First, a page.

Tuesday, May 17, 2005

Ethiopian Ruling Party Declares Election Victory

Ethiopia's ruling party said late Monday it had won hotly contested weekend general elections but offered an olive branch to the opposition which made significant gains in the 547-seat parliament.

While conceding it had lost all of Addis Ababa's 23 parliamentary seats as well as the capital's city council, the Ethiopian People's Revolutionary Front (EPRDF) said it would soon form a new government with a parliamentary majority.

"We have won the necessary seats to form a federal government; we accept the verdict of the people," Prime Minister Meles Zenawi's party said in a statement, adding that it would work in good faith with the opposition.

"As we have been calling on the opposition to accept the verdict of the people, we at the EPRDF have accepted the decision of the people where we have lost," it said.

"We will remain committed to work as usual in areas where we have lost with those who won," the statement said, adding that the party had also taken four of eight regional assemblies: South Ethiopia Peoples, Oromia, Amhara and Tigray.

It gave no indication of how many parliamentary seats the EPRDF had won in Sunday's election but it had previously held 481 posts and the state-run Ethiopian News Agency reported that it had been a "landslide victory."

The statement was released after Ethiopia's two main opposition groups, which had only a handful of MPs, said they had won as many as 61 parliamentary seats, including at least 20 in Addis Ababa.

The election was the vast, impoverished Horn of Africa country's third since the 1991 fall of a Soviet-backed dictatorship, second since the advent of multi-party politics and first under international scrutiny.

Official preliminary returns are not due until Saturday and final results not until June, but the EPRDF conceded it had been shut out in all contests in the capital where Meles has banned all demonstrations for the next month.

The announcement came as preliminary vote counts from the more than 30,000 individual polling stations trickled with the opposition claiming big wins and dropping earlier threats to boycott the results.

The two opposition groups, the Coalition for Unity and Democracy (CUD) and the United Ethiopian Democratic Forces (UEDF), had set a target of winning 185 parliamentary seats together, enough to block legislation.

It was not clear whether they had had come close to reaching that goal but by winning the 23 Addis Ababa seats, the CUD passed the threshold of 20 needed to proposed bills.

One Western Addis Ababa-based diplomat called the CUD's success in the capital "an unheard of mini-revolution for the opposition" and questioned whether Meles would be able accept larger losses.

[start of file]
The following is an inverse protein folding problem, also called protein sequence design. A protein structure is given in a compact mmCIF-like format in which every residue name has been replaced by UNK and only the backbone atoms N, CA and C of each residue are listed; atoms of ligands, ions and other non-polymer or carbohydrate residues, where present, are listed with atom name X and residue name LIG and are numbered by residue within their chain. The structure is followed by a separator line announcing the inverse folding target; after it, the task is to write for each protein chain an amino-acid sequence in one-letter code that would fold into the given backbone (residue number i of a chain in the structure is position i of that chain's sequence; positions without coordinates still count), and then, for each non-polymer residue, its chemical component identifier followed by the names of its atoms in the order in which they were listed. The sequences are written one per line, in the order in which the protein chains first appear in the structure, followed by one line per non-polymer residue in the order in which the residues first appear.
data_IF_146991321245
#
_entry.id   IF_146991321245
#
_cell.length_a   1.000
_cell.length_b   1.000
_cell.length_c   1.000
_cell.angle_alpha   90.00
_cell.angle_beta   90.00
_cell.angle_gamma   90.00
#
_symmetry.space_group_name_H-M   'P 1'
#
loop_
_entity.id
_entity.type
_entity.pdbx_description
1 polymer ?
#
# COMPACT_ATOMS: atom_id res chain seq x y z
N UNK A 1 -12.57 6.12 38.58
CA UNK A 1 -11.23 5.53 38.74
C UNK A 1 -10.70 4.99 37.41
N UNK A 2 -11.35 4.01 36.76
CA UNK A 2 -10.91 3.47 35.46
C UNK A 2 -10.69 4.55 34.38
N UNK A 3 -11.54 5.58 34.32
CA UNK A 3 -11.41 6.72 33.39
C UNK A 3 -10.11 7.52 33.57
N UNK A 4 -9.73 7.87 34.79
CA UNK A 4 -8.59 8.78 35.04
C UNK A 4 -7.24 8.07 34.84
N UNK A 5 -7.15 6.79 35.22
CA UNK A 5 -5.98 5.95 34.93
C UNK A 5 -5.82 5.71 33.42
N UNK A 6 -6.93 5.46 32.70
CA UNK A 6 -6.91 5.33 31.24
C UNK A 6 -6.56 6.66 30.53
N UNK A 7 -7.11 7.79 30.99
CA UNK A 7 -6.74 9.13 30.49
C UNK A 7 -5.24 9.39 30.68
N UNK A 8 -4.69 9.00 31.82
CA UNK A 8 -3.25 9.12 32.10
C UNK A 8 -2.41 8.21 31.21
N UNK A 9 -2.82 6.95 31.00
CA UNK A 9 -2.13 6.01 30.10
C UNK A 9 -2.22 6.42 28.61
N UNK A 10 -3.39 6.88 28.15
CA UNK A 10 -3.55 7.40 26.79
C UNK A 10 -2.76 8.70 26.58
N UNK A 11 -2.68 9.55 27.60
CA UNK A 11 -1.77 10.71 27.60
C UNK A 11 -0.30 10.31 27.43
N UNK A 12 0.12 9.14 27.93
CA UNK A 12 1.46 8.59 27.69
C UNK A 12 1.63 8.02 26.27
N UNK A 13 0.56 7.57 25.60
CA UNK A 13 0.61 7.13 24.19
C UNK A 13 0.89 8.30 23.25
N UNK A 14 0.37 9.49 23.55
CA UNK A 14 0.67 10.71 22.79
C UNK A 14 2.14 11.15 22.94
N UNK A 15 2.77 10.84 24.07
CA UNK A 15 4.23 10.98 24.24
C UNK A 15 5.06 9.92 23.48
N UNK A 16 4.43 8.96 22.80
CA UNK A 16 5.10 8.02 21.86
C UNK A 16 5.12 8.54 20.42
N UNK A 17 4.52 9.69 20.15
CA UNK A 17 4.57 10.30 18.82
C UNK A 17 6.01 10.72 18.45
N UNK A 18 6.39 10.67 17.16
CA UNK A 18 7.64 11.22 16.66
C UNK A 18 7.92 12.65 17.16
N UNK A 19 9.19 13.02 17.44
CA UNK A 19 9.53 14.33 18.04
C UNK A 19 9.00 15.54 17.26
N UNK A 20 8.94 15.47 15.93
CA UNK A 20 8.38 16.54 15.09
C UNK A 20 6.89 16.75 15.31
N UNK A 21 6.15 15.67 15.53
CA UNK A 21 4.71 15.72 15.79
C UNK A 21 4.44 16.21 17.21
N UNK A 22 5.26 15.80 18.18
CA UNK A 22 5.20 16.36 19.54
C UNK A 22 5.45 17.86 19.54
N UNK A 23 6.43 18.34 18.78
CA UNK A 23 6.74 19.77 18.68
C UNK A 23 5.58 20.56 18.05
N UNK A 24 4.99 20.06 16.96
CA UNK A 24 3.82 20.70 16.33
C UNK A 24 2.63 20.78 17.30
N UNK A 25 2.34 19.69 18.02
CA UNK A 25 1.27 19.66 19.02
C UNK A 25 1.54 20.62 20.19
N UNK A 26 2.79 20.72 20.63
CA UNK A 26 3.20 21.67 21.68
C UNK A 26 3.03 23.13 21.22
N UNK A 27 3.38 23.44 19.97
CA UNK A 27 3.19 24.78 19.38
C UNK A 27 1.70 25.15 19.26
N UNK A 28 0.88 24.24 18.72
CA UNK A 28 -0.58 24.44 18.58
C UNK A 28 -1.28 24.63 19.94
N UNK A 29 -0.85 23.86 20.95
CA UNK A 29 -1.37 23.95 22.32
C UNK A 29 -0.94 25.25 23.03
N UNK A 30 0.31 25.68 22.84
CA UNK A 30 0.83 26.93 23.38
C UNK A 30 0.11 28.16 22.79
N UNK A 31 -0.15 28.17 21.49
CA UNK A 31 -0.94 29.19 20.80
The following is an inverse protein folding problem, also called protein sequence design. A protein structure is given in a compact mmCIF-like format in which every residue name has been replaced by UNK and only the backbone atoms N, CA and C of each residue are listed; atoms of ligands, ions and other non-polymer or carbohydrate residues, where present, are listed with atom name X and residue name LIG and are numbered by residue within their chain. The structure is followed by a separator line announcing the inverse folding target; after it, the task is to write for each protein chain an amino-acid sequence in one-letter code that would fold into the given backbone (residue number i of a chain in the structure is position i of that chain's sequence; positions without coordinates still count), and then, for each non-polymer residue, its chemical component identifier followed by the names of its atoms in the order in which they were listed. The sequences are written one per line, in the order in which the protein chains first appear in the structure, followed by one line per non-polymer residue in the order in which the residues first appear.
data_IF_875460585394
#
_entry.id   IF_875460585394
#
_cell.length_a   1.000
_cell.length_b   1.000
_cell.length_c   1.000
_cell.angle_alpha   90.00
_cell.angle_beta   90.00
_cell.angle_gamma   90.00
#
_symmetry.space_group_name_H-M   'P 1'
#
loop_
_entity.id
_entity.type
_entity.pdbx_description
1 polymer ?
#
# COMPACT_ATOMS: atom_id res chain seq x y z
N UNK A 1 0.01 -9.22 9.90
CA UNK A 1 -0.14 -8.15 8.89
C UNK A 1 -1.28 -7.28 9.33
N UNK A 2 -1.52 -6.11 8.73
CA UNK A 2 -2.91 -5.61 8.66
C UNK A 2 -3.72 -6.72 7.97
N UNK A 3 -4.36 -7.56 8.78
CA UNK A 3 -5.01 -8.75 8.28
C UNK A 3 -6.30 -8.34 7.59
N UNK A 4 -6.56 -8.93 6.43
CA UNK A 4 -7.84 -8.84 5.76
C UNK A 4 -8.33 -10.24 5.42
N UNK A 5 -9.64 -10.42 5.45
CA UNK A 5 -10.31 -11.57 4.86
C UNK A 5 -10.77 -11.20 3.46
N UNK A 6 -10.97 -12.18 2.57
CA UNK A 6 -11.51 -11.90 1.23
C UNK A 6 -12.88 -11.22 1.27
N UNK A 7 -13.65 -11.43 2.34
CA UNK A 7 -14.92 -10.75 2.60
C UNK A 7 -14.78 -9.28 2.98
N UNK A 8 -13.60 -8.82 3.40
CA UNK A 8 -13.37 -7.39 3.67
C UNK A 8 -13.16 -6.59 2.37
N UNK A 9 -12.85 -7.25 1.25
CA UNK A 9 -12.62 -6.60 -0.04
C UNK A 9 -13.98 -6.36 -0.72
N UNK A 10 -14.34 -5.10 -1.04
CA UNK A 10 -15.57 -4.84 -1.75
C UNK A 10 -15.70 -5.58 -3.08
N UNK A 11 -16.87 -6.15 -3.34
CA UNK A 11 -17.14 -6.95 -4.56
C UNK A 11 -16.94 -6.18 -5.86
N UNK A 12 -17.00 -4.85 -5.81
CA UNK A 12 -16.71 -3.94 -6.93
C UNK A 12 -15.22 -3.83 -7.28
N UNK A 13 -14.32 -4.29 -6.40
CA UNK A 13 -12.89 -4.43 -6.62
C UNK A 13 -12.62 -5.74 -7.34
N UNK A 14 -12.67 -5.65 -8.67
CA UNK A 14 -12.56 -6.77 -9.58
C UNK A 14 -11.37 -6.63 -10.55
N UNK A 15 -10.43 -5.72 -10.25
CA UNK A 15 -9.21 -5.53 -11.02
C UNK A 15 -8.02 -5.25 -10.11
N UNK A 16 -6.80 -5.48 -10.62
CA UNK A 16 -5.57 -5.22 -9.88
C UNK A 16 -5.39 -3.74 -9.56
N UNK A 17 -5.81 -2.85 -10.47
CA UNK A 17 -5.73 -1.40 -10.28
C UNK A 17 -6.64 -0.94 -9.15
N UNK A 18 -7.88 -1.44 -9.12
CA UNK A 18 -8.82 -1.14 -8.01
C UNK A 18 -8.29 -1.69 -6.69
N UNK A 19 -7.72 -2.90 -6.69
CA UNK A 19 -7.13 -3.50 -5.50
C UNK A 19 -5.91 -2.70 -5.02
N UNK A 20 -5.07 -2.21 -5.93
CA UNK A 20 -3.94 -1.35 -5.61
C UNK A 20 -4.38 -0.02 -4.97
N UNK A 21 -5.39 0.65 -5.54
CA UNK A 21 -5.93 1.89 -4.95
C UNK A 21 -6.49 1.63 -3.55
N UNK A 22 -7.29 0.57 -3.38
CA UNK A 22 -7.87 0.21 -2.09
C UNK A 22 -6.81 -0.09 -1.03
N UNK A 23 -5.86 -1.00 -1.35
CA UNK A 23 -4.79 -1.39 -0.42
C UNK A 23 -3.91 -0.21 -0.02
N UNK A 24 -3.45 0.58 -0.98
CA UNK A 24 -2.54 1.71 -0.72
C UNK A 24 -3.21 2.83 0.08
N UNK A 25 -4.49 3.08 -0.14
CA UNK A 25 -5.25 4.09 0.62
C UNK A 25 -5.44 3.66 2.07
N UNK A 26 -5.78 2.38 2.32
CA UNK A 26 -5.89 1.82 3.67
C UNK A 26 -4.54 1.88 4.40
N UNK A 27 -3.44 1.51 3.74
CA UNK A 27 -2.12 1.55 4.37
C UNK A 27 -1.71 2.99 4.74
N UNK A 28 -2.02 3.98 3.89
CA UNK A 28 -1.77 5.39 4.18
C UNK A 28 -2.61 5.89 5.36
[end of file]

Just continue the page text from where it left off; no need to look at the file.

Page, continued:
Despite the opposition's excitement, observers said the EPRDF had been in no danger of losing its bid for a third term due to strong support in rural areas where 85 percent of the population lives.

And the conciliatory tone of the EPRDF statement was a signal the party, which allowed unprecedented media access to the opposition during the campaign, wants warm ties with donors who pay 40 percent of the nation's annual budget.

Earlier Monday, the national election board pronounced the peaceful election a success with more than 90 percent turnout from the country's 26 million registered voters and only minor logistical problems.

In addition, international poll monitors lauded the conduct of the election, questioned some opposition complaints and former US president Jimmy Carter brushed aside Meles' ban on demonstrations in the capital.

Carter, who led a team of 50 observers, said he was satisfied with the explanation for the ban given to him by the prime minister who he said was concerned that opposition success in the capital might spark violence.

He said the "very narrowly defined directive" was "not excessive" but allowed that others might differ as he lauded the conduct of the election.

"My impression is ... that the reported irregularities did not impede the overall ability or individual ability of voters to express their view," Carter said.

Sudan Tribune

What a blow to a "real" democracy!

Photo Courtesy: (AP Photo/Karel Prinsloo)
Ethiopian capital, Addis Ababa, after Sunday's third election in Ethiopia's 3,000-year history. After a stunning turnout of 90 percent that indicated voters were optimistic Ethiopia was headed toward greater democracy, officials were counting ballots in the parliamentary race Monday. (AP Photo/Karel Prinsloo)

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